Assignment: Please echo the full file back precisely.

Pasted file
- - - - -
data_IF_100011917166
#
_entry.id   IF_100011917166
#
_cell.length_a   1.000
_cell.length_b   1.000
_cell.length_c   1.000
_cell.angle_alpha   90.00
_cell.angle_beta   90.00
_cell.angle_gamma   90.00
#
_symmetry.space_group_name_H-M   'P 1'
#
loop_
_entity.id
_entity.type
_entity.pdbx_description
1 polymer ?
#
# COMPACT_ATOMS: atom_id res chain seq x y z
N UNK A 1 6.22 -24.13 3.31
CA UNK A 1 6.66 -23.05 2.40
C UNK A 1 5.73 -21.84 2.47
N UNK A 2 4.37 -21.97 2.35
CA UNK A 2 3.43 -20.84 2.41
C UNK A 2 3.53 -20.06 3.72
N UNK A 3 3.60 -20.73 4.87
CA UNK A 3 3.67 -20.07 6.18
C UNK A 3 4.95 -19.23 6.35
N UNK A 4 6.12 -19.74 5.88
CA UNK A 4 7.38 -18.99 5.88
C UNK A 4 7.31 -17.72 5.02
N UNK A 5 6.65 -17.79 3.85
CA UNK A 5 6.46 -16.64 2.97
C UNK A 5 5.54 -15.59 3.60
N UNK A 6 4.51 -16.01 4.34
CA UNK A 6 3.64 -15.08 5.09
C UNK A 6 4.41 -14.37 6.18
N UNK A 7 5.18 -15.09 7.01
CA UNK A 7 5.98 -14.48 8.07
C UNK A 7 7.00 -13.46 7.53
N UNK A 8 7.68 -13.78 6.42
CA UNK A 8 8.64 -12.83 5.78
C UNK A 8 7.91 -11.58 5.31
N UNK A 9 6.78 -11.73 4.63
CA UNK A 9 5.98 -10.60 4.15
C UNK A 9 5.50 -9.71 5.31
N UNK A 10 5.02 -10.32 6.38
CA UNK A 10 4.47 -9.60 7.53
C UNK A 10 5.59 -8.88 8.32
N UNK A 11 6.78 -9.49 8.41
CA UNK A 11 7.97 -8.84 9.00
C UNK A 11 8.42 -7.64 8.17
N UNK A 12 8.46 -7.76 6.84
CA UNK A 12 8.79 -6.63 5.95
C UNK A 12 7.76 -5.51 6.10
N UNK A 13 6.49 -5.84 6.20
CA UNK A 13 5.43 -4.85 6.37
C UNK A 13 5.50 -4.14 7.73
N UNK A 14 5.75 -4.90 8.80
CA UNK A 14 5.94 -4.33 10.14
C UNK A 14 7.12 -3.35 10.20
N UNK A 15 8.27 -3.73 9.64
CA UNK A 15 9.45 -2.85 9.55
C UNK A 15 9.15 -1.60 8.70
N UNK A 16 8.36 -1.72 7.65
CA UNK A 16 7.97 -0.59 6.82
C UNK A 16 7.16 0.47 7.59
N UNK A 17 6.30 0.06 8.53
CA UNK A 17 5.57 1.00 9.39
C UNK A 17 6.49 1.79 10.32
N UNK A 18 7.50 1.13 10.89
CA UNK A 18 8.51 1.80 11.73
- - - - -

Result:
data_IF_100011917166
#
_entry.id   IF_100011917166
#
_cell.length_a   1.000
_cell.length_b   1.000
_cell.length_c   1.000
_cell.angle_alpha   90.00
_cell.angle_beta   90.00
_cell.angle_gamma   90.00
#
_symmetry.space_group_name_H-M   'P 1'
#
loop_
_entity.id
_entity.type
_entity.pdbx_description
1 polymer ?
#
# COMPACT_ATOMS: atom_id res chain seq x y z
N UNK A 1 6.22 -24.13 3.31
CA UNK A 1 6.66 -23.05 2.40
C UNK A 1 5.73 -21.84 2.47
N UNK A 2 4.37 -21.97 2.35
CA UNK A 2 3.43 -20.84 2.41
C UNK A 2 3.53 -20.06 3.72
N UNK A 3 3.60 -20.73 4.87
CA UNK A 3 3.67 -20.07 6.18
C UNK A 3 4.95 -19.23 6.35
N UNK A 4 6.12 -19.74 5.88
CA UNK A 4 7.38 -18.99 5.88
C UNK A 4 7.31 -17.72 5.02
N UNK A 5 6.65 -17.79 3.85
CA UNK A 5 6.46 -16.64 2.97
C UNK A 5 5.54 -15.59 3.60
N UNK A 6 4.51 -16.01 4.34
CA UNK A 6 3.64 -15.08 5.09
C UNK A 6 4.41 -14.37 6.18
N UNK A 7 5.18 -15.09 7.01
CA UNK A 7 5.98 -14.48 8.07
C UNK A 7 7.00 -13.46 7.53
N UNK A 8 7.68 -13.78 6.42
CA UNK A 8 8.64 -12.83 5.78
C UNK A 8 7.91 -11.58 5.31
N UNK A 9 6.78 -11.73 4.63
CA UNK A 9 5.98 -10.60 4.15
C UNK A 9 5.50 -9.71 5.31
N UNK A 10 5.02 -10.32 6.38
CA UNK A 10 4.47 -9.60 7.53
C UNK A 10 5.59 -8.88 8.32
N UNK A 11 6.78 -9.49 8.41
CA UNK A 11 7.97 -8.84 9.00
C UNK A 11 8.42 -7.64 8.17
N UNK A 12 8.46 -7.76 6.84
CA UNK A 12 8.79 -6.63 5.95
C UNK A 12 7.76 -5.51 6.10
N UNK A 13 6.49 -5.84 6.20
CA UNK A 13 5.43 -4.85 6.37
C UNK A 13 5.50 -4.14 7.73
N UNK A 14 5.75 -4.90 8.80
CA UNK A 14 5.94 -4.33 10.14
C UNK A 14 7.12 -3.35 10.20
N UNK A 15 8.27 -3.73 9.64
CA UNK A 15 9.45 -2.85 9.55
C UNK A 15 9.15 -1.60 8.70
N UNK A 16 8.36 -1.72 7.65
CA UNK A 16 7.97 -0.59 6.82
C UNK A 16 7.16 0.47 7.59
N UNK A 17 6.30 0.06 8.53
CA UNK A 17 5.57 1.00 9.39
C UNK A 17 6.49 1.79 10.32
N UNK A 18 7.50 1.13 10.89
CA UNK A 18 8.51 1.80 11.73